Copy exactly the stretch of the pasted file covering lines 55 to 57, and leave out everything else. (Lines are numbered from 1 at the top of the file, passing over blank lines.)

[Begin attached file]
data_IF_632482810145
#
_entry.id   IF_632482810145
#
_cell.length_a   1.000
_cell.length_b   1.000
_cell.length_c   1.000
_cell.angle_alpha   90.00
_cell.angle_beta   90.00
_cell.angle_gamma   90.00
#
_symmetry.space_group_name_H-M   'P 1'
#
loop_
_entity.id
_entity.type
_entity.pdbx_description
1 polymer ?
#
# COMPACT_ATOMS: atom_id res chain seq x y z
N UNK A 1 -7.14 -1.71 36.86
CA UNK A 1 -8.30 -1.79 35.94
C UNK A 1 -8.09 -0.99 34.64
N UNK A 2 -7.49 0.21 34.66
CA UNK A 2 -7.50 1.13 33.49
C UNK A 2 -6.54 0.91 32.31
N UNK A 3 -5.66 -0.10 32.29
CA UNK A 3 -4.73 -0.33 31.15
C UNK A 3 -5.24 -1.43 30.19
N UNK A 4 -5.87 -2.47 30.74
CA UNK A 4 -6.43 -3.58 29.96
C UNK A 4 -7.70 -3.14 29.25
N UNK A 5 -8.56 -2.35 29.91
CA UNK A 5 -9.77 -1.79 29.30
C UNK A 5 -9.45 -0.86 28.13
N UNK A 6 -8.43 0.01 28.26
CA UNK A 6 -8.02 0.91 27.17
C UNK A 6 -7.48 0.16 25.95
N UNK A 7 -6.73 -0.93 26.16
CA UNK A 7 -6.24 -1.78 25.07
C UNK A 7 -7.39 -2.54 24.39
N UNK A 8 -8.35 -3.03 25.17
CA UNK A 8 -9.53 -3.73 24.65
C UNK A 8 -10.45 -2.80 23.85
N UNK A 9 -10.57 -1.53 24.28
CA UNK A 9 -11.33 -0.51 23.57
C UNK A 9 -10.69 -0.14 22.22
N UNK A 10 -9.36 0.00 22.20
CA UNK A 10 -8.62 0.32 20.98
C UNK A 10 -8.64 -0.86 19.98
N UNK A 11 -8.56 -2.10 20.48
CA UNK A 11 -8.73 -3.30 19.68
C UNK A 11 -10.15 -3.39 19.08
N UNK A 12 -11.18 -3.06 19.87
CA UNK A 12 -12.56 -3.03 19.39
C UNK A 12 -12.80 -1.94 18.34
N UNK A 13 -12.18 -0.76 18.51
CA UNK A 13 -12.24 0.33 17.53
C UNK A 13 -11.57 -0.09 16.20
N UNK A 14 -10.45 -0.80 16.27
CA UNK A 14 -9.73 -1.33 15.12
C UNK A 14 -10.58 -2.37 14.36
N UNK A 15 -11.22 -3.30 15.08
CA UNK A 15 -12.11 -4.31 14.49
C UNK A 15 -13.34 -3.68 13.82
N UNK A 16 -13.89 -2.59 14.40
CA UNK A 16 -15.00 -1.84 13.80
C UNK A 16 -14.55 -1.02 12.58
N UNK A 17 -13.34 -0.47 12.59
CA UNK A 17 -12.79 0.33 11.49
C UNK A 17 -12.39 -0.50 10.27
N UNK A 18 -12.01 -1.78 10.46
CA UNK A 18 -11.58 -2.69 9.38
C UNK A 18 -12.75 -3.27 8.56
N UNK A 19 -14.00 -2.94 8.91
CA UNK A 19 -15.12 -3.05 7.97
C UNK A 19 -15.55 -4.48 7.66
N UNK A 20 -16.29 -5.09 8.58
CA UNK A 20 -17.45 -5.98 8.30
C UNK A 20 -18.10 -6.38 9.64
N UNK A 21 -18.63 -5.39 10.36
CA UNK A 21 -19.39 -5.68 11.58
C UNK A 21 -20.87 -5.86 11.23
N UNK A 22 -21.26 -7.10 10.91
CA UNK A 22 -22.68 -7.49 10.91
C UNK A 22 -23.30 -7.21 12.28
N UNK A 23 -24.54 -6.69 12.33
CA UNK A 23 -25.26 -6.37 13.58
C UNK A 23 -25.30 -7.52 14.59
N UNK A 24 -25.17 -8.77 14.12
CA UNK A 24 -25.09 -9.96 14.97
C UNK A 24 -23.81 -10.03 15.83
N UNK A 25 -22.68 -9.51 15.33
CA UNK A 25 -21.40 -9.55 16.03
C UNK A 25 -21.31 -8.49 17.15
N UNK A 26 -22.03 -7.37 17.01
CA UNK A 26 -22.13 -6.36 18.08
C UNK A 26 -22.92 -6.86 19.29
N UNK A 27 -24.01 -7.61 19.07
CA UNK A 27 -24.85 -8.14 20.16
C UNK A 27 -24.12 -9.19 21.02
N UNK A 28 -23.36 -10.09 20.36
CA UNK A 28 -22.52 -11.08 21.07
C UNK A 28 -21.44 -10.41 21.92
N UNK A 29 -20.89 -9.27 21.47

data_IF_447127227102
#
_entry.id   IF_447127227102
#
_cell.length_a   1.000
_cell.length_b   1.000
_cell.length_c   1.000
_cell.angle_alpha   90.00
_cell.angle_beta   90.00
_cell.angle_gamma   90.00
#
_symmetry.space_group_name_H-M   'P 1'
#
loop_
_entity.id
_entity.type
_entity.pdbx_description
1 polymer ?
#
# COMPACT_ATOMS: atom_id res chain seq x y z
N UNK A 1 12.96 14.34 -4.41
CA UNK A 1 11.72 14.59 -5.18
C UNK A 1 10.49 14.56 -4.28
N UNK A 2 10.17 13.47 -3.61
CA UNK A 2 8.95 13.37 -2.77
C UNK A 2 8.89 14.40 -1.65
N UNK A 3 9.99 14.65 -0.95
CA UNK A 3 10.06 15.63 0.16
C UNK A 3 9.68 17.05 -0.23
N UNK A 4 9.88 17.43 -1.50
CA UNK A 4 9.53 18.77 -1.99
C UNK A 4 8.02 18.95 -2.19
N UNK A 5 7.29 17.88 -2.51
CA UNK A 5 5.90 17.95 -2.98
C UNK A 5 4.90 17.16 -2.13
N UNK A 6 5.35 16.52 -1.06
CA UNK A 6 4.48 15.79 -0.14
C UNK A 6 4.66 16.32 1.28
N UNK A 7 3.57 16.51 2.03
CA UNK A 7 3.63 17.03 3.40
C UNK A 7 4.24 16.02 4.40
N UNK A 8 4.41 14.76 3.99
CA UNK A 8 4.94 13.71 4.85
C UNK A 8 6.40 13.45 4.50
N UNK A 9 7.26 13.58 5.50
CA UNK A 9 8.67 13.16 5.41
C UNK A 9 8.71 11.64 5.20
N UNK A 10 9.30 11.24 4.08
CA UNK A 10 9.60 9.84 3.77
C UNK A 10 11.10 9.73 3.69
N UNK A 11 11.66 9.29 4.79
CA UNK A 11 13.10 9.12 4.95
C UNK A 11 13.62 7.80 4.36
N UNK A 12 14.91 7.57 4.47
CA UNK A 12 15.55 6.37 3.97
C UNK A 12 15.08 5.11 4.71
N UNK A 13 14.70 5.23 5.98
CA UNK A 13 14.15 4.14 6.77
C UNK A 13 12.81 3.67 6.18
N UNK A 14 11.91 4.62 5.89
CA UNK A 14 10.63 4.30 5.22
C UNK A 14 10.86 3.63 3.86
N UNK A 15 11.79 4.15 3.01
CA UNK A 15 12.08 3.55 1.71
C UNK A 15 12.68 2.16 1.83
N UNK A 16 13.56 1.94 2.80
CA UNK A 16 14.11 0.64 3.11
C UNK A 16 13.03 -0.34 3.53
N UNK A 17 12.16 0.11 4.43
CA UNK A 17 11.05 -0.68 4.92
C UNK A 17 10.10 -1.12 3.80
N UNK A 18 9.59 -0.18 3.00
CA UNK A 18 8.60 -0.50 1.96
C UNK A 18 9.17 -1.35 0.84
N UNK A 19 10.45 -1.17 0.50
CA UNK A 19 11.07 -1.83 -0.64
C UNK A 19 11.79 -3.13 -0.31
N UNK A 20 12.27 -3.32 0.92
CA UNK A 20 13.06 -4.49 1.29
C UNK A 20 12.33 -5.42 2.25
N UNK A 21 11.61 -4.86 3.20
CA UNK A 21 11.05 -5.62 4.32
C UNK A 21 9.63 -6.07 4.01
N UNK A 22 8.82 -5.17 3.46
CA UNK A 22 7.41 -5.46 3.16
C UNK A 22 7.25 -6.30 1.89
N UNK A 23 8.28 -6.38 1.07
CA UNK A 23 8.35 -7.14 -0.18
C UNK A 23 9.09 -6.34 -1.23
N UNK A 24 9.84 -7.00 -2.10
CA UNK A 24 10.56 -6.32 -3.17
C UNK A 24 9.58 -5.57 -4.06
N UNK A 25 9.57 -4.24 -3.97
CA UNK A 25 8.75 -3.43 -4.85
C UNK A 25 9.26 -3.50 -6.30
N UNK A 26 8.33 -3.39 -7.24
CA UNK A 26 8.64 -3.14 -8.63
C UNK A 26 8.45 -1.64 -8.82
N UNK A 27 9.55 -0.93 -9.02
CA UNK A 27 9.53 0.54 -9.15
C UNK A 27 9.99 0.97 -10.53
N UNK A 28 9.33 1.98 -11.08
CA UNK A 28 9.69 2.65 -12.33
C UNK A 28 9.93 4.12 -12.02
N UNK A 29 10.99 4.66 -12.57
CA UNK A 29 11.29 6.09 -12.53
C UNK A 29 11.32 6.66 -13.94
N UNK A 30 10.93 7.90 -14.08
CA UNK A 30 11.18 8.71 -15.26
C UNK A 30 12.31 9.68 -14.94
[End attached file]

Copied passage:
CA UNK A 12 -12.56 -3.03 19.39
C UNK A 12 -12.80 -1.94 18.34
N UNK A 13 -12.18 -0.76 18.51